Thursday, December 16, 2004

Government Eases Rules on Writers in Sanctioned Nations
The U.S. Treasury Department has agreed to ease restrictions against publishing work from writers in countries who are under U.S. economic sanctions, such as Cuba, Iran and Sudan, reports The New York Times.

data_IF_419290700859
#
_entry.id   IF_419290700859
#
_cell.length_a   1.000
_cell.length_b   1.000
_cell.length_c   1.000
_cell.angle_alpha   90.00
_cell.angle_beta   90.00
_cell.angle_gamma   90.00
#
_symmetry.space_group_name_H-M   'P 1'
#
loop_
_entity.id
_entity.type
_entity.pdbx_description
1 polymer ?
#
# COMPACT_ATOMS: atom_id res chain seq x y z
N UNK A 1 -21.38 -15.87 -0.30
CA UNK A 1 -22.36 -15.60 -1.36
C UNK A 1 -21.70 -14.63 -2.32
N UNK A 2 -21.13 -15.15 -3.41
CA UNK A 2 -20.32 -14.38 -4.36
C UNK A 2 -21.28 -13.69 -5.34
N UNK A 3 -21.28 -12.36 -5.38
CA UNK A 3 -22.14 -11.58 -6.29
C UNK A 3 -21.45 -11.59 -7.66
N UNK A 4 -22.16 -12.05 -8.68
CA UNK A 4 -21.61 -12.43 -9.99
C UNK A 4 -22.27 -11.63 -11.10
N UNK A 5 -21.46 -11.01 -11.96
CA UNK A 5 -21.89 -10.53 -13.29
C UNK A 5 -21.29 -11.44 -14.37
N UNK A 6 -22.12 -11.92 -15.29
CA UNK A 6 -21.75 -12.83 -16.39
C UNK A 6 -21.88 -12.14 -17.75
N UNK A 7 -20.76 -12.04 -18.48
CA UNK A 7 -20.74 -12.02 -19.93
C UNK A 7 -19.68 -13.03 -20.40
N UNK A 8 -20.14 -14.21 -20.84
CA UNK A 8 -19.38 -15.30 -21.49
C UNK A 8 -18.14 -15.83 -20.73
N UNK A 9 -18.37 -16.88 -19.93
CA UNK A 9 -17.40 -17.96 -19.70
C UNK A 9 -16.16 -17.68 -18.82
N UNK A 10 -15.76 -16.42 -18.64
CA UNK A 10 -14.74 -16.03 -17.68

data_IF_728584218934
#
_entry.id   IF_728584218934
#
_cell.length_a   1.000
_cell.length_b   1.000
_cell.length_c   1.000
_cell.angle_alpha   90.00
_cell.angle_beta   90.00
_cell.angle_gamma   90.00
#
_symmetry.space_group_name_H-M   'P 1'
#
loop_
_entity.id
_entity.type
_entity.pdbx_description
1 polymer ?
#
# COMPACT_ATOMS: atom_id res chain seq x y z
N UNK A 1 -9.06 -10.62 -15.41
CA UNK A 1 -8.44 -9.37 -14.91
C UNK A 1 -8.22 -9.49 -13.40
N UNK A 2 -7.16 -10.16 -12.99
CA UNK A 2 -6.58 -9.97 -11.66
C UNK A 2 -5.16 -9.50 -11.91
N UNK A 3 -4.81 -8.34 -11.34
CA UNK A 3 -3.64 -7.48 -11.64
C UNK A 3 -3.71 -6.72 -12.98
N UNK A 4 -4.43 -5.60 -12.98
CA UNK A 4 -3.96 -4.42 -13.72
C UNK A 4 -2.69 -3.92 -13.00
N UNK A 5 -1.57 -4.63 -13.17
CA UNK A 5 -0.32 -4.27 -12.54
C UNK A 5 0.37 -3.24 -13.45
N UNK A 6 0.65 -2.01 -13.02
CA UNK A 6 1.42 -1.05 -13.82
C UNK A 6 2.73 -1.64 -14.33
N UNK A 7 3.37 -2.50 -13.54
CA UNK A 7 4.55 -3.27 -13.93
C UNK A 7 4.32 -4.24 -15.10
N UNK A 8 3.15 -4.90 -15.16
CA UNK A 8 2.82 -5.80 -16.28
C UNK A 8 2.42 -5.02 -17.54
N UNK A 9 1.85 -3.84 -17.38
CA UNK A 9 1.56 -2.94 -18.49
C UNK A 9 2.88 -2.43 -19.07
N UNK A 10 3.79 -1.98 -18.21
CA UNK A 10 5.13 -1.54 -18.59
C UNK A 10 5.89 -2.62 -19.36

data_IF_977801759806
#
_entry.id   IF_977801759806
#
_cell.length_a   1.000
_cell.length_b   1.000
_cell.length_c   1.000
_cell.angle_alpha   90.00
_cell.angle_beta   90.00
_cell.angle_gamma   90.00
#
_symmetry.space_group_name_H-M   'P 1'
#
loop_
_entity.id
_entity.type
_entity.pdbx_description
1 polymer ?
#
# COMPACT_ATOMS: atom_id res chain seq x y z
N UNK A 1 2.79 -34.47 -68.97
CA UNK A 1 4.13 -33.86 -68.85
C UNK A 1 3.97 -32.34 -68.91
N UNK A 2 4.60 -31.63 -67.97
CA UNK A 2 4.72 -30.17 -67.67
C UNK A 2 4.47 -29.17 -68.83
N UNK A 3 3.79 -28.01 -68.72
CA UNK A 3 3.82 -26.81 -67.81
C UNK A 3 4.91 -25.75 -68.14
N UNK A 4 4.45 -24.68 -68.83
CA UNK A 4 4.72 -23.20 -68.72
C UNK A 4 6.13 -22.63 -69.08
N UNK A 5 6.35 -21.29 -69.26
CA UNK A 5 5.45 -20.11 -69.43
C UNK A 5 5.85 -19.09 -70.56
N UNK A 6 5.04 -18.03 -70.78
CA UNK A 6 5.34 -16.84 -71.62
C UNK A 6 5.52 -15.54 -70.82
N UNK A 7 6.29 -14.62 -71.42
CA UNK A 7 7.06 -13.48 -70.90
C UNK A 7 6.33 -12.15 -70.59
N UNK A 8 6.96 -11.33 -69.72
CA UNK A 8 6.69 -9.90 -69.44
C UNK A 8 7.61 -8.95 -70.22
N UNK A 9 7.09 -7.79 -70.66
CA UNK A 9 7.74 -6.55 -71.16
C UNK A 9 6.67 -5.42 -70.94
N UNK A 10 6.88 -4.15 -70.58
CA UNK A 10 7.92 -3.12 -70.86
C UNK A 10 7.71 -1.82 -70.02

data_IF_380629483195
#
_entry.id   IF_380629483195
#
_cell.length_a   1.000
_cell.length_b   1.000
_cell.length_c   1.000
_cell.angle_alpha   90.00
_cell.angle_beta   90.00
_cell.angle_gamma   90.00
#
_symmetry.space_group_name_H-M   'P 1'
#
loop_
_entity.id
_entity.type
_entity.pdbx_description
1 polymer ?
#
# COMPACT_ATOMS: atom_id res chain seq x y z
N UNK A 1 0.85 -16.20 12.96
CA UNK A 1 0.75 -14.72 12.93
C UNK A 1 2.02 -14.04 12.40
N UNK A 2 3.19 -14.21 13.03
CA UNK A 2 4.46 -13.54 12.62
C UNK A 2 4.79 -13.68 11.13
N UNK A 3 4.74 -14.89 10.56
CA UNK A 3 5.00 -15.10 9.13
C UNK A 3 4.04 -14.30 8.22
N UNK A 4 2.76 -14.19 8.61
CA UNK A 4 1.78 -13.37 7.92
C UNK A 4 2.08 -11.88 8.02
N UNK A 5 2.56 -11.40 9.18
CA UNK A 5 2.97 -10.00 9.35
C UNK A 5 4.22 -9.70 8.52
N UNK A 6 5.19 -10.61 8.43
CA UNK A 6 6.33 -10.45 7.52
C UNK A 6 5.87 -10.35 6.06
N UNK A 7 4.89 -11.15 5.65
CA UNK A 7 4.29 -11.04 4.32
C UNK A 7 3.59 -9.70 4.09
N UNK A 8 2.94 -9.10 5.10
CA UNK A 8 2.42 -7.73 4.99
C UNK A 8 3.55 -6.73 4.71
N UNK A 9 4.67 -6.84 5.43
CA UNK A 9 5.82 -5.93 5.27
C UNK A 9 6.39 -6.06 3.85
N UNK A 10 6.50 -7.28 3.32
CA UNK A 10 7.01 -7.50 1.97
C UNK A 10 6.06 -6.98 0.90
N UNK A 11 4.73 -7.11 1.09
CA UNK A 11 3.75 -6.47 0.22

The decison comes in response to a several lawsuits brought against the U.S. government for violations of freedom of speech, the most visibly by Shirin Ebadi, an Iranian attorney and human rights advocate who won the Nobel Peace Prize in 2003. Ebadi filed suit last month when her agents here were prevented fofrom pursuing a publishing deal for her memoirs. Effective immediately, the new Treasury Department rules will permit "all transactions necessary and ordinarily incident to the publishing and marketing of manuscripts, books, journals and newspapers" in paper or electronic format, including the commissioning of new works, advance payments, augmenting of already published work with photographs or artwork, editing and publicity." See the ruling from the Treasury Department. Get the story from Aljazeera.

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